WPC: motion

Hoo boy!

This could be a toughie~! And one might get e-motion-ally involved.
Ouch. Onwards and downwards …

MOTION

denotes change of position with respect to time. Something like that, but unless using a movie camera one might have problems catching it. This is where the other week’s Challenges (Blur) could come in handy. But that might also be considered cheating. Bugger … okay, now what?

Not allowed to blur, not allowed multiple images … I know!  Trace!

A LENGTHY EXPOSURE

can trap motions too. (I’ve seen some gorgeous shots of night skies filled with tracer from various calibres of weaponry. You get to see the moving (in motion) hostility all the way from source to destruction, or whatever part thereof the shutter caught.)

But I’m fresh out of firepower. And yet—

—wait, let me set a new scene:

The Spouse and I went to Gore for the day. There’s a shop in Gore that sells the world’s very best ‘traditional’ New Zealand doughnuts. Spouse isn’t allowed them so we buy two and I eat half of her one as well as my own. Perhaps ‘eat’ isn’t the right word—she eats, I engulf. They really are that good.

ANYWAY

post doughnut she went into a big stationery shop. I love that shop but my ‘stay-time’ inside is severely curtailed due to their wildly enthusiastic over-use of commercial perfumed pollution injecting machines so I stay outside.

MY GOOD CAMERA

is sadly away having a self-jammed shutter de-jammed (I hope). So I’ve fished out my old Olympus UZ740, which while not in the same league still does a fairly adequate job. Now, I was minding my own business admiring the passels of passing pulchritude when it occurred to me that between myself and the elderly building across the street something black, wingless, and hairy was in motion. On nothing. Intriguing …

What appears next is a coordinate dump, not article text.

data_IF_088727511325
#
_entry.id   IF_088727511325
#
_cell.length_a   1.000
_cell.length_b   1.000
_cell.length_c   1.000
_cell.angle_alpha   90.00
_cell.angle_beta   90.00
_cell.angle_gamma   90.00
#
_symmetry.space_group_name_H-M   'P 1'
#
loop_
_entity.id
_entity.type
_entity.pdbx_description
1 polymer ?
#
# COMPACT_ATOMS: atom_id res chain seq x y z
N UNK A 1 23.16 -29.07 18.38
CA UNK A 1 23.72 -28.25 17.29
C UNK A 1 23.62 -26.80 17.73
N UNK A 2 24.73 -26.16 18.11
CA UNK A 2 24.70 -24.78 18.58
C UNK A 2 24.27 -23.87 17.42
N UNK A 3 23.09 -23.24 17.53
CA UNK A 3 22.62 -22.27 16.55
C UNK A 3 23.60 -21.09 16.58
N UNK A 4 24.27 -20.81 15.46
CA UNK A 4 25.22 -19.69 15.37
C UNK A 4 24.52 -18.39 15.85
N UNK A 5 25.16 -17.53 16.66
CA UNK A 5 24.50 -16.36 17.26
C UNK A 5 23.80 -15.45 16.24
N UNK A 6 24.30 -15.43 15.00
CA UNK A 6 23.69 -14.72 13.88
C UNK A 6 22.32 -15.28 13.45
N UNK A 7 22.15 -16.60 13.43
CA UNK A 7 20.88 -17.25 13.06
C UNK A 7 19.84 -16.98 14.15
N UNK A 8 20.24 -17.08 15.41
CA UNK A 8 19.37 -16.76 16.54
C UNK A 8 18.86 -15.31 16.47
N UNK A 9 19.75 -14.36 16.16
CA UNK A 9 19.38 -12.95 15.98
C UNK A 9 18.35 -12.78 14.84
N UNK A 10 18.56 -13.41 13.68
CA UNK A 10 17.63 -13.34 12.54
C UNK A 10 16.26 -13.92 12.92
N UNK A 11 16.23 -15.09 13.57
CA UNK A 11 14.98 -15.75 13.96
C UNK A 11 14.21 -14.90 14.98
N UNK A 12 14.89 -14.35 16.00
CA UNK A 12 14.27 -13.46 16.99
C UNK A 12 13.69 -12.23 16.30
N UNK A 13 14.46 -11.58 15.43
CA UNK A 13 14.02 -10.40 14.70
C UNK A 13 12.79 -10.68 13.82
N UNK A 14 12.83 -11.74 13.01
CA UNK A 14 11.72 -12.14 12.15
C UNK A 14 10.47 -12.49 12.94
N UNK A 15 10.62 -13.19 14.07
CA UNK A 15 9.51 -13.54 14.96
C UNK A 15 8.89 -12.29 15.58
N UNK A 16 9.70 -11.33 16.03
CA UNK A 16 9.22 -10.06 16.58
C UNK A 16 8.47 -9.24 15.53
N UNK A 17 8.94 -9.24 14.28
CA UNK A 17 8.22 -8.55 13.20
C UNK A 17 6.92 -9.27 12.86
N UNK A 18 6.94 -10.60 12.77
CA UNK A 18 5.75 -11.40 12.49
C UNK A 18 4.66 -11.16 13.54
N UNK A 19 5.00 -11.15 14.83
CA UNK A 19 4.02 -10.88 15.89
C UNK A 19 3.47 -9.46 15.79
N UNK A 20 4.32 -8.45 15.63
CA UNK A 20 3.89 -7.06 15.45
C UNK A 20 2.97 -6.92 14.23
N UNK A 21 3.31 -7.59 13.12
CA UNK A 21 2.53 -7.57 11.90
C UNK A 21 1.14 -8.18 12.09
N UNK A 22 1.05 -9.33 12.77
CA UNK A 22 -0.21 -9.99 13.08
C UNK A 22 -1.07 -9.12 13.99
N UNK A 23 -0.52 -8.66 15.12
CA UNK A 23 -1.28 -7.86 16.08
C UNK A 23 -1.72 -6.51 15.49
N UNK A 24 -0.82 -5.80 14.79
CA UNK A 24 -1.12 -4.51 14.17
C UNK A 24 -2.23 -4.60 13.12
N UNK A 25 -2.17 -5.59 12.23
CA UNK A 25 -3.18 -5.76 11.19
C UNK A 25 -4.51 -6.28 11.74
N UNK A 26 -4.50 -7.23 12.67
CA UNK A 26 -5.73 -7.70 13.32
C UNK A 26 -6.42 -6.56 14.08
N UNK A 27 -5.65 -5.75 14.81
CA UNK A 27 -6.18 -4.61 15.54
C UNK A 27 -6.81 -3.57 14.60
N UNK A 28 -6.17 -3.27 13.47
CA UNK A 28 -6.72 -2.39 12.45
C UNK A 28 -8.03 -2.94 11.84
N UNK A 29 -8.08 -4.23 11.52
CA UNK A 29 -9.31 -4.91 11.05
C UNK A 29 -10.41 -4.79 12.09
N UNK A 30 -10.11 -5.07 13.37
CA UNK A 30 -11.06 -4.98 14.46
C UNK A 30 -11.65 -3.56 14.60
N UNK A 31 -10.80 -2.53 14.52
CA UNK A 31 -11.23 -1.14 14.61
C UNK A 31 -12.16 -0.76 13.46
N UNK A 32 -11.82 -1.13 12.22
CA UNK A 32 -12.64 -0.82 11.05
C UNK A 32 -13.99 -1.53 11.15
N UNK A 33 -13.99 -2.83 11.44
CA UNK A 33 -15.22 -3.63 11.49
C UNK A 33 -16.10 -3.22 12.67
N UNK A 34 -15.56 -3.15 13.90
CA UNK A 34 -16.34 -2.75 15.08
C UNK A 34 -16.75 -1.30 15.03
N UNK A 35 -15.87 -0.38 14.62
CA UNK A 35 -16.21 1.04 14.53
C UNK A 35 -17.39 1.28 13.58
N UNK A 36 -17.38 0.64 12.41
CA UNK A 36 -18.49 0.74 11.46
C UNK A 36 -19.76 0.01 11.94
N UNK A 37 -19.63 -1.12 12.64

I got closer and observed (he’s swift, this guy, I tell ya!) that it was a spider, and there was method to its movements. So I stared enthralled and people started giving me a wide berth … in the end I hauled out the ol’ 740 and got just three shots.

By then everyone knew I was loopy and I almost had the street to myself, so wide a berth was I now getting. I couldn’t use the zoom or viewfinder so had to do it modern-method (holding at arm’s length)—have you ever held a one-inch screen at right angles at arm’s length above your head (told you it was old) and tried to see what you’re snapping?

Anyway, enough of me (don’t go just yet, there’s a bit more) …

Gore spider
… and (serendipity~! I had no idea~!) if you look closely at the snap (a link to a bigger image—worth the visit) you should be able to make out the tracers, which in this case are the trails of brand-new web the wee crittur was spinning.

THERE YOU HAVE IT

an apparently immobile (brief exposure freezes motion) movement (motion) made manifest by the spider’s efforts and the camera’s adroitness.

AND NOW

to rabbit through my holdings to see if I caught any real motion at any time.

NIL DESPERANDUM
(I think they must be rebuilding my camera from scratch, it’s been over two weeks already …)

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5 thoughts on “WPC: motion

    1. Link should work … sadly I know very little about spiders, other than I awoke in a sleepout porch one morning in Australia—the spider on the wall just inches from my nose was so large I completely disregarded any possibility of it being real and went back to sleep. It was gone later.

      But even later we were cleaning out friend’s garage when we brushed up some deceased spiders of similar (though dessicated) size. Brrrrr~!

      1. The link works. Nice!
        I don’t have too many problems with spiders.
        Respect!
        I am busy trying to nurse back to health a young Rain Spider at the moment.
        She was stung by a Pompilid Wasp.

      2. Good luck. We keep a ‘spider box’ — a sliding-drawer type matchbox, especially for catching any spiders in the house and releasing ’em unharmed outside …

    2. Yup … just retested link, it works for me (used Firefox to post, just used Safari to test). Good luck …

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